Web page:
Learn how to use Windows Presentation Foundation to build engaging, dynamic user interfaces that can really grab the user's attention.
by Rod Stephens
Jan 9, 2009
Page 5 of 5
Now that you've seen some of WPF's capabilities, here's a summary of how they provide WPF with some true advantages over Windows Forms:
Property animations can add a little extra zing to an application.
Transformations let you move, scale, and rotate elements, making it much easier to build unusual types of interface content, such as vertical or angled labels.
Multimedia controls make it easier than ever to include audio and video in your applications.
WPF makes building and manipulating three-dimensional UI objects easier than it is using Direct3D directly.
Retained-mode graphics make updating and modifying complicated graphics easier.
Control content can include just about anything, making it much easier to build new combinations such as a Button that contains a Grid that holds other controls.
New controls give you new layout options.
The new FlowDocument control lets you build complicated documents containing text, shapes, images, and even WPF controls.
Styles and templates let you change the appearance, structure, and behavior of controls in a centralized way.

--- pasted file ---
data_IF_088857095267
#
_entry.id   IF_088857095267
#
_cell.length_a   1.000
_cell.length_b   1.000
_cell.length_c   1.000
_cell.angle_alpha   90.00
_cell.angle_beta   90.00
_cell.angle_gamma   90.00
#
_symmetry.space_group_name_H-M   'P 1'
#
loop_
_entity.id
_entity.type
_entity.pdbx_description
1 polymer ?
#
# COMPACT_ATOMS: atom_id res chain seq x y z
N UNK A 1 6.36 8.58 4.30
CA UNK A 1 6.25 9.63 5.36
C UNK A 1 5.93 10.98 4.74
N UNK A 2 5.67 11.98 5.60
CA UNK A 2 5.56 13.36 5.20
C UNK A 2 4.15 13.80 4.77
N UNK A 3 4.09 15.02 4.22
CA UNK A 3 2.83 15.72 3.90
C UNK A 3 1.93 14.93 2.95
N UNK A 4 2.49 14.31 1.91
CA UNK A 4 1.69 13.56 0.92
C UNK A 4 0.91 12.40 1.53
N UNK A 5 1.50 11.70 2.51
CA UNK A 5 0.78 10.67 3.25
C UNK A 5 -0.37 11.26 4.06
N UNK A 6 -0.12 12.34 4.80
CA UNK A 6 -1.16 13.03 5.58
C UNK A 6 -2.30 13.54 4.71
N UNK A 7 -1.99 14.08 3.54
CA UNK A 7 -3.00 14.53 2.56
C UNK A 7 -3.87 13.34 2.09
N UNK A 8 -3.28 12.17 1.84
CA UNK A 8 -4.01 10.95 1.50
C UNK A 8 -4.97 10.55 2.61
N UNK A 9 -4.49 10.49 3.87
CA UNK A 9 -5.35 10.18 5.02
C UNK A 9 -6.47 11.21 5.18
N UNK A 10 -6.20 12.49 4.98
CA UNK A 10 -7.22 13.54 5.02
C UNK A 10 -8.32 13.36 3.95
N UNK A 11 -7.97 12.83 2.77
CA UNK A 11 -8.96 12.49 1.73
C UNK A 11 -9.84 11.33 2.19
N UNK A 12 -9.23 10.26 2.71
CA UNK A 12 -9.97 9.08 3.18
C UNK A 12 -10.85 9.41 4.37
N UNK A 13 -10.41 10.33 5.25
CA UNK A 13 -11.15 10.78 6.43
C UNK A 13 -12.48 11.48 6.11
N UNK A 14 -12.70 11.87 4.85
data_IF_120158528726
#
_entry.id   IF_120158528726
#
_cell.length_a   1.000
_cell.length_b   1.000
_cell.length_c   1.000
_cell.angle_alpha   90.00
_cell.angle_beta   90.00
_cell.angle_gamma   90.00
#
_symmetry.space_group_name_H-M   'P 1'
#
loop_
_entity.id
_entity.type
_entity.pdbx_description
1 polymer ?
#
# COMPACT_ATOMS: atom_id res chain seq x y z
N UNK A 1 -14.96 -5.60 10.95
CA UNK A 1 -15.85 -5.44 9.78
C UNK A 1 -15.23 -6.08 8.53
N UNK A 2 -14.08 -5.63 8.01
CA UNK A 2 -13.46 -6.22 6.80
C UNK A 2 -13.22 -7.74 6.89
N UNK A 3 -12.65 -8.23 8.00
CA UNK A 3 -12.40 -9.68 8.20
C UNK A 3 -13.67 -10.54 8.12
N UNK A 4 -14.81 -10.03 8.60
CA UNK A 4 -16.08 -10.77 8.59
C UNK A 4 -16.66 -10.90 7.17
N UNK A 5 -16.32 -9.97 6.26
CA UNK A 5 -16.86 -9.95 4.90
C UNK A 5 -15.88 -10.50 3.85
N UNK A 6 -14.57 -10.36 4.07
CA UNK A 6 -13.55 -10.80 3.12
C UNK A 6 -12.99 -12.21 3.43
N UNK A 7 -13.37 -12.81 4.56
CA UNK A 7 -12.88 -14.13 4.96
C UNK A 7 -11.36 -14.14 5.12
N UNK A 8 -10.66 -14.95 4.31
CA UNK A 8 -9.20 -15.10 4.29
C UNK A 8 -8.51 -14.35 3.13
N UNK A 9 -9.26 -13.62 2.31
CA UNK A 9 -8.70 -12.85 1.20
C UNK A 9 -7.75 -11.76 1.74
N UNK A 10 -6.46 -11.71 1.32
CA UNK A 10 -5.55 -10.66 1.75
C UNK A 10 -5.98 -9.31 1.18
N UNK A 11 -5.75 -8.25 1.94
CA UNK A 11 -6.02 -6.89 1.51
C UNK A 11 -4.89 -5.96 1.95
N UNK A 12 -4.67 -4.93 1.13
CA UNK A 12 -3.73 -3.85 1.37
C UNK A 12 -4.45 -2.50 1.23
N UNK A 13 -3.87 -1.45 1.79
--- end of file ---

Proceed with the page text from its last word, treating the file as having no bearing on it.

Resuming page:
Finally, WPF does have a few disadvantages, the biggest of which is its complexity. Some of WPF's features are complicated and confusing. Terms and behaviors are sometimes contradictory, with similar code producing different results under different circumstances. The current tools (VS and Expression Blend) are imperfect and provide limited IntelliSense support. (Okay, I admit I'm spoiled by the excellent IntelliSense I get when writing Visual Basic or C# code.) In other words, to really learn WPF you need to overcome a steep learning curve. Finally, there's cost. The best development environment combines VS (the Express Edition is free) and Expression Blend (which most definitely is not free). You can build WPF applications using only VS, but Blend makes animations a lot easier.
Fortunately, you don't have to use all the new features to use WPF. If you're experienced at Windows Forms programming, you can throw the new WPF controls on a Window, add event handlers in the code-behind, and work pretty much as you always have, ignoring property animation, transformations, and three-dimensional graphics. You can add the new tools that you may need now (such as easier multimedia support) and pick up the others if and when you need them.
In later articles, I'll describe specific pieces of WPF in greater depth. Until then, set up WPF on your computer and start experimenting with the example programs.
WPF is an interesting technology. If you don't get carried away with animations, multimedia, and other frippery, you can use it to build user interfaces that are truly works of art.
Rod Stephens is a consultant and author who has written more than a dozen books and two hundred magazine articles, mostly about Visual Basic. During his career he has worked on an eclectic assortment of applications for repair dispatch, fuel tax tracking, professional football training, wastewater treatment, geographic mapping, and ticket sales. His VB Helper web site receives more than 7 million hits per month and provides three newsletters and thousands of tips, tricks, and examples for Visual Basic programmers.